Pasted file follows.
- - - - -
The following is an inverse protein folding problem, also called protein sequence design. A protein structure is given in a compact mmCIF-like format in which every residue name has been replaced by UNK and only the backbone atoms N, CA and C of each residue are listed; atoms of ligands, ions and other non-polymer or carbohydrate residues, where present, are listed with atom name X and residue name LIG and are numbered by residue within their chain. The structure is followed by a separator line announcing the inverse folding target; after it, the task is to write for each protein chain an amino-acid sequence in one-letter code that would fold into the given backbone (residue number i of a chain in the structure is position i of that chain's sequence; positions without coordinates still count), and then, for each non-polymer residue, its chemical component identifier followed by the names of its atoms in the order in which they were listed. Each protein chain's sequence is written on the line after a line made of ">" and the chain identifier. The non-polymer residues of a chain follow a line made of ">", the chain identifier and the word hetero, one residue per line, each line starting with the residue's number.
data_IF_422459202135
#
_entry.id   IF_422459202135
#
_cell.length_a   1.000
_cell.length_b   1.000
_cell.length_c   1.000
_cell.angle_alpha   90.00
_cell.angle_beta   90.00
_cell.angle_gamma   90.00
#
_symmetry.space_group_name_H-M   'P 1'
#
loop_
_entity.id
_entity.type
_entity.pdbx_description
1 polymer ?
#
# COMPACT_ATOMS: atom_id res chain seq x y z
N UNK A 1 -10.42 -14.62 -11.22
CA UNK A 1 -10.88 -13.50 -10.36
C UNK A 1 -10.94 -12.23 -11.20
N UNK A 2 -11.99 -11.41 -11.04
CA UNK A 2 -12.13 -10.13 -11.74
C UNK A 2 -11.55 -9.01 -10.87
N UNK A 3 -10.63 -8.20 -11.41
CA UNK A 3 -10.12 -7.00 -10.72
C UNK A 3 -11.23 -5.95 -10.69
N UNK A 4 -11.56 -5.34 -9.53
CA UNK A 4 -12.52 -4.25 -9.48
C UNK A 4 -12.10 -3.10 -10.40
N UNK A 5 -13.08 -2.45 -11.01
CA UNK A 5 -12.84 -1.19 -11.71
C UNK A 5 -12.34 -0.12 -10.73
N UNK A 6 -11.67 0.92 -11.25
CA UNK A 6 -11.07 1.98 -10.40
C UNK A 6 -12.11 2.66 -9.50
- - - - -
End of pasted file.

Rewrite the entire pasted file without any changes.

The following is an inverse protein folding problem, also called protein sequence design. A protein structure is given in a compact mmCIF-like format in which every residue name has been replaced by UNK and only the backbone atoms N, CA and C of each residue are listed; atoms of ligands, ions and other non-polymer or carbohydrate residues, where present, are listed with atom name X and residue name LIG and are numbered by residue within their chain. The structure is followed by a separator line announcing the inverse folding target; after it, the task is to write for each protein chain an amino-acid sequence in one-letter code that would fold into the given backbone (residue number i of a chain in the structure is position i of that chain's sequence; positions without coordinates still count), and then, for each non-polymer residue, its chemical component identifier followed by the names of its atoms in the order in which they were listed. Each protein chain's sequence is written on the line after a line made of ">" and the chain identifier. The non-polymer residues of a chain follow a line made of ">", the chain identifier and the word hetero, one residue per line, each line starting with the residue's number.
data_IF_422459202135
#
_entry.id   IF_422459202135
#
_cell.length_a   1.000
_cell.length_b   1.000
_cell.length_c   1.000
_cell.angle_alpha   90.00
_cell.angle_beta   90.00
_cell.angle_gamma   90.00
#
_symmetry.space_group_name_H-M   'P 1'
#
loop_
_entity.id
_entity.type
_entity.pdbx_description
1 polymer ?
#
# COMPACT_ATOMS: atom_id res chain seq x y z
N UNK A 1 -10.42 -14.62 -11.22
CA UNK A 1 -10.88 -13.50 -10.36
C UNK A 1 -10.94 -12.23 -11.20
N UNK A 2 -11.99 -11.41 -11.04
CA UNK A 2 -12.13 -10.13 -11.74
C UNK A 2 -11.55 -9.01 -10.87
N UNK A 3 -10.63 -8.20 -11.41
CA UNK A 3 -10.12 -7.00 -10.72
C UNK A 3 -11.23 -5.95 -10.69
N UNK A 4 -11.56 -5.34 -9.53
CA UNK A 4 -12.52 -4.25 -9.48
C UNK A 4 -12.10 -3.10 -10.40
N UNK A 5 -13.08 -2.45 -11.01
CA UNK A 5 -12.84 -1.19 -11.71
C UNK A 5 -12.34 -0.12 -10.73
N UNK A 6 -11.67 0.92 -11.25
CA UNK A 6 -11.07 1.98 -10.40
C UNK A 6 -12.11 2.66 -9.50